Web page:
2013 Contest: An Interview with Poetry Judge Kate Durbin
Interview by ANNE BRETTELL
Black Warrior Review: What was it that initially got you interested in poetry? What aspect of “the poem” grabbed you as an art form?
Kate Durbin: I can think of two instances in which poetry grabbed me by the throat and wouldn’t let go. One was when I was an undergraduate at an Evangelical Christian school, very repressed and depressed. I was assigned to read Marge Piercy’s “Barbie Doll” and Plath’s “Elm” in the same week in my English class. Both poems electrocuted me–I had never read anything that described my own experience so closely, where intense female anger and repression were channeled into art. I had lived a very sheltered life before that–had been taught feminism was “bad,” etc.–it was really poetry that led me out of that corseted darkness.
The second experience was in graduate school, where I was actually studying fiction. I felt really bored and stressed out over all the rules I was learning in workshop, like people were trying to strangle my stories. I took a couple of poetry classes just for fun, and felt really liberated by the poets’ willingness to play with form, to not take anything on the page for granted. I now believe narrative doesn’t have to be constricted/beaten into submission either, but at the time I was still figuring all that stuff out. I read Kimiko Hahn and Teresa Hak Jyung Cha and Anne Carson, and watched Catherine Breillat’s films, and wrote my way out of my then-24 years of a repressed sad girl bullshit life. I didn’t care if anyone read the poems, but they ended up becoming The Ravenous Audience, my first book.
BWR: What is the last book of poetry you read? How did it surprise you?
KD: Right now I am reading my dear friend Lara Glenum’s POP CORPSE, which takes a cleaver to Hans Christian Andersen’s sadistic The Little Mermaid. Lara’s work always surprises–nay, shocks me!–in the best possible way. I think the form of this particular text–a sort of bratty teenage underwater opera–is my favorite thing about it. And the emoticons, which make it read like a text message from the icky bottom of the cultural unconscious.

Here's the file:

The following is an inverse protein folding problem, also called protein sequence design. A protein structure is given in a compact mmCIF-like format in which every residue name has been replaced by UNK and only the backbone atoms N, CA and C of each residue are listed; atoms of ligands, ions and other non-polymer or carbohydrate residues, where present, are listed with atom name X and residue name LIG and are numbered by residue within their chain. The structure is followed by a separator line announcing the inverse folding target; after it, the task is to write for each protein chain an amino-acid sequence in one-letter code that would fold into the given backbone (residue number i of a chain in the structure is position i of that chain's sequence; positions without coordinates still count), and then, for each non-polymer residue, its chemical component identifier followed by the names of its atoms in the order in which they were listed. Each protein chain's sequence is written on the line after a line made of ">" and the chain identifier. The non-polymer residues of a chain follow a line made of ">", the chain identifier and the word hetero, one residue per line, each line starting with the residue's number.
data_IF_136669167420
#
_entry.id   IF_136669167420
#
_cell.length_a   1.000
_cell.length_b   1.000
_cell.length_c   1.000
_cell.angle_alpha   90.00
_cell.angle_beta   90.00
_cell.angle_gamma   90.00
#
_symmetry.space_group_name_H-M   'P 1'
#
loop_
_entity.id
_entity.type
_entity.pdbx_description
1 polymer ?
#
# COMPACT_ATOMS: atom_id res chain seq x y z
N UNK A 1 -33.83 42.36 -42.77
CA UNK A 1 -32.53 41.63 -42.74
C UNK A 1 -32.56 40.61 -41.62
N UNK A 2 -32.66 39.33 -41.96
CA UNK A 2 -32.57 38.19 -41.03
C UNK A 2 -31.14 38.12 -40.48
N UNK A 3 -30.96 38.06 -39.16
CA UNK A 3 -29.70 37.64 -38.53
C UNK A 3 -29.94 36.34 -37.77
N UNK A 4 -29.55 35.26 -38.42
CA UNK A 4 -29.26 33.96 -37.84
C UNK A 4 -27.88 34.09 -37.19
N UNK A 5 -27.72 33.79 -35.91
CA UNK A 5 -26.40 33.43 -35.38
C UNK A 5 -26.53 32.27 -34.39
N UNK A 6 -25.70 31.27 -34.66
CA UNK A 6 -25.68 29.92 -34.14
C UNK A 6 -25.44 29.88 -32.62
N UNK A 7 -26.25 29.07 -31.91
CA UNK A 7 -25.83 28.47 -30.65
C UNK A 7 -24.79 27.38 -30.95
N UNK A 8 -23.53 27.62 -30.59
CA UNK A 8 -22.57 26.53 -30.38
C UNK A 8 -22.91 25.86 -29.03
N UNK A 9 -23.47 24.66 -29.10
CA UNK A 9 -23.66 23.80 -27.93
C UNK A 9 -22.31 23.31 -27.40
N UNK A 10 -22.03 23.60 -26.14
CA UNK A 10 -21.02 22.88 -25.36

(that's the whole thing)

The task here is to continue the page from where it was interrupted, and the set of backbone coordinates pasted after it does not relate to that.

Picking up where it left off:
BWR: Describe your favorite dress.
KD: I have so many it’s hard to pick a favorite. A classic Durbin dress was my Rockinghorsefly dress (by designer Mandate of Heaven) that I wore for my first book party. I had someone slowly unbutton the dress while I read and pull and tie the two corners on the sides, like curtains at a theater. Underneath I had felt letters that read POEM on my shorts.
BWR: Your poems (especially in your latest chapbook, Kept Women) often mix a bit of both the humorous and the grotesque. Can you tell us how your process influences your subject matter?
KD: Thank you for noticing the humor! This was my process with my recent reality TV work: I essentially “meditated” or went into an alternate state of consciousness with reality TV / fluff / shallow entertainment by focusing on it minutely and intensely over long periods of time, faithfully transcribing and then carefully re-crafting it.
As a result, my consciousness fused with the subject matter and the poems are the afterbirth of that fusion. Their humor, their eeriness, their pleasures, their revelations or lack thereof, are all the after-birth. In the end, the reader, the writer, and the subjects have been subtly transformed. In what way is up to the reader to decide, I think.
BWR: What do you consider to be your most important non-poet activity?
KD: Probably painting my nails, but maybe that is a poet activity actually.
BWR: Can you give any shy contest-hopefuls your opinion on what contemporary poetry needs more of?
KD: I think contemporary poetry could use more glitter and more Internet. I am excited to read your poems, contest hopefuls!